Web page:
Length 9: break: stop & go! (STOP! COMING!)

Length 10: stop and re-swivel (STOP! BACK!)

Length 11: ditto, plus football pass

Length 12: break, deep support option (supporter must be alone!)

11:40-12:00 KICKOFFS (cont..)


o. High to Props: work on positioning

o. Hide Wing, kick to wing

o. Long kicks a) for pressure, b) for drop out


o Start with 4-players up

o Try 5-players up, have kickers try to beat this formation

o Try to counter long kick in play

12:00-12:30 GAMES

Start with KO, 2-hand touch plus two steps, play to breakdown (kicking allowed) (3x 5min)

Talk about sweeping on KO

End with game of 20-passes (2 or 3 x 5min)

12:30 END

Thursday, PM

2:00-2:30 TALK


Thursday Afternoon Practice: 3:00 PM -- 5:15 PM



Forwards, 3:20-4:05

3:20-3:50: Set scrummaging

1. Our ball:

Body positioning:

Overbind AND underbind

Options if Prop on Prop binding not allowed

LH options to Counteract TH

Put in:

Shallow and deep strike

If we are wheeled

Duties of Fwds after ball won

2. Their ball

Body positioning

Overbind AND underbind (latter unless can drive)

Drive / wheel / strike / pull-through

SH, H at put in

Duties of Fwds after ball won

3:50-4:05: Lineouts

1. Our ball--

Concentrate on ball at 1

Ball at 1

High: front and back

Low: shoelace; hike; Korea

Ball at 2 -- front, back, peel

2. Their ball: zone

1 - 3 -


Backs, 3:20-4:05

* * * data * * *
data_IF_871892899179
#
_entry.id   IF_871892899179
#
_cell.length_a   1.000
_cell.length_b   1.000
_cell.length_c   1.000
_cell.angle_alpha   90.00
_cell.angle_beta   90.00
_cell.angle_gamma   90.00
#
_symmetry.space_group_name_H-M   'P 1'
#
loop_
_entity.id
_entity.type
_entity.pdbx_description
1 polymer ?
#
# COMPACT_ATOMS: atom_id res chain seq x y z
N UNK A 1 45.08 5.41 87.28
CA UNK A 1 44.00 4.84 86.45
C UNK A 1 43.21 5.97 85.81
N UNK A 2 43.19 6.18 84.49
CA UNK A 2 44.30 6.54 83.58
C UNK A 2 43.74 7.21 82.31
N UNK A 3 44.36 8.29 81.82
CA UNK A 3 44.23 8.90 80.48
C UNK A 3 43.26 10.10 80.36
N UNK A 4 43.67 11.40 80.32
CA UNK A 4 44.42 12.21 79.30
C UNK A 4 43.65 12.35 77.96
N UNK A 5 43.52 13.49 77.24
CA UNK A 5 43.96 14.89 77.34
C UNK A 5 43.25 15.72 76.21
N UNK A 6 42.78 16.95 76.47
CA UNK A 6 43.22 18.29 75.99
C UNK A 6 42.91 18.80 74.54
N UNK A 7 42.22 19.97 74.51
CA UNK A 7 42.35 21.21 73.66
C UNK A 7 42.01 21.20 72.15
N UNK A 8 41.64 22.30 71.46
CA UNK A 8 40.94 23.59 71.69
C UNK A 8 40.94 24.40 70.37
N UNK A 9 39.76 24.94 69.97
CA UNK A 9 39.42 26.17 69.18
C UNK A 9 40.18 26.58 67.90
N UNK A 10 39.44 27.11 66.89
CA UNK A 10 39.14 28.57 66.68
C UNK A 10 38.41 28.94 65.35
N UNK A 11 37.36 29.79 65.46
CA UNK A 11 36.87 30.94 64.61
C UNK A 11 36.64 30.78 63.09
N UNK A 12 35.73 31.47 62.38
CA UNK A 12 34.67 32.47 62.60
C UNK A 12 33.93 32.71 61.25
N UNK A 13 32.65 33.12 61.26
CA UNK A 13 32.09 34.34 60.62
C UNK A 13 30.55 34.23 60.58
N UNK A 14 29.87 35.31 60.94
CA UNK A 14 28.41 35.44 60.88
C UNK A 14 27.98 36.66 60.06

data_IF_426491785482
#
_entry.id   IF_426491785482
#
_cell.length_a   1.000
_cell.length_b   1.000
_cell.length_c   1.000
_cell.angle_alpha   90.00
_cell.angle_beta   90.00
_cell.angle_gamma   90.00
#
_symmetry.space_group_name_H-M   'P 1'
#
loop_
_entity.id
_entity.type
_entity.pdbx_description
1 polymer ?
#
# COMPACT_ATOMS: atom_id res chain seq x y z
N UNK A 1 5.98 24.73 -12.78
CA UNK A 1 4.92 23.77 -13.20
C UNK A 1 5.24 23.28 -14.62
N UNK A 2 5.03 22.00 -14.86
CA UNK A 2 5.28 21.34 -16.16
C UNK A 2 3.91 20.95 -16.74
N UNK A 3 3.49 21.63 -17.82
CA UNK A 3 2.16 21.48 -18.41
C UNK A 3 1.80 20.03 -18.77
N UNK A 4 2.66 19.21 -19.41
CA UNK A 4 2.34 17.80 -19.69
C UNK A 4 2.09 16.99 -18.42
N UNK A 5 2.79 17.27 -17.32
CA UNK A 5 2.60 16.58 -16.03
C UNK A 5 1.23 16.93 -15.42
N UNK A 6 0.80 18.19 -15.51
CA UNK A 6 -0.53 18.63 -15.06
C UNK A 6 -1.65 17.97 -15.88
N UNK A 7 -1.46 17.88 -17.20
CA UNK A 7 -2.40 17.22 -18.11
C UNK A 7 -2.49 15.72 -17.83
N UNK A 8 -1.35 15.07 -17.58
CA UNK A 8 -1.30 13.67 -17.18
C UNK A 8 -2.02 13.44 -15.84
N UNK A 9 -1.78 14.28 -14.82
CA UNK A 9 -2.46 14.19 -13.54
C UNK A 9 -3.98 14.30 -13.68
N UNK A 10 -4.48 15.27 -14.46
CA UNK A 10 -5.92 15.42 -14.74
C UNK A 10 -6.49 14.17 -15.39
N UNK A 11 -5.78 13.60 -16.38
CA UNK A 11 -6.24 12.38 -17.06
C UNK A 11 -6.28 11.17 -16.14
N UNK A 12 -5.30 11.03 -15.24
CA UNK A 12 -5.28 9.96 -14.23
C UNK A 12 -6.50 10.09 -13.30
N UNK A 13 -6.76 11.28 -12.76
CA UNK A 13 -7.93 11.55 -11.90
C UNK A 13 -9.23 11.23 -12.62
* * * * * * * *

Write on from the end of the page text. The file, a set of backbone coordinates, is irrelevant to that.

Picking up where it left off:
3:20-3:50: Plays from set scrums

(keep one SH and H)

FH positioning



Lineup on player, then play zone

Backs out one way: W somewhat deep

Backs split: ?Use sweeper?

Use of hooker and SH to help backs on D: have options of coming in at FH and sliding, or, if FH committed, move out and call insertion spot!

(Note that inside Prop must move in; outside spot at fwds may be unguarded; 2 spots once SH or H moves deep, and at that time must pull bring extra player back)


1. Hit 65 + Dummy Hit 65 3 In

2. Miss 6, Hit 76

3. XX675

4. 45DS

5. 63 Crash

6. Split 7 (note options depending on how they mark us)

7. Off FH stacked, blind side options

8. " , Scrum at left, Strike 5

9. Kicks

(Defense for each)

(Note: spend more time talking about general issues rather than just plays)

3:50-4:05 Plays from lineouts:

2 In / 2 Out / 2 In Late / 2 Out Late / Miss 6, 2 Out Late 2 XIn, XOut, 2 Out, P In

Hit, XX, etc...

Football pass back to hooker


Together, 4:05-4:55

4:05-4:20 Plays from set pieces

Together unopposed & semi-opposed with above plays, etc... work to get H and W at opposite sides of the field

4:20-4:35 2 5-min. games

all from set scrums

4:40-4:55 2 5-min. games

all from lineouts


Double Switch and Variations

Double Post and Variations


5:15 END

Friday, AM

9:00-10:15 TALK

Review yesterday's strengths and weaknesses and discuss plans for today


Announce 6 teams: Red 1,2,3; White 1,2,3

Friday Morning Practice: 11AM--1 PM

Break into four half-hour segments:

First half hour: kickoffs + Game (Red 1 vs.. White 1)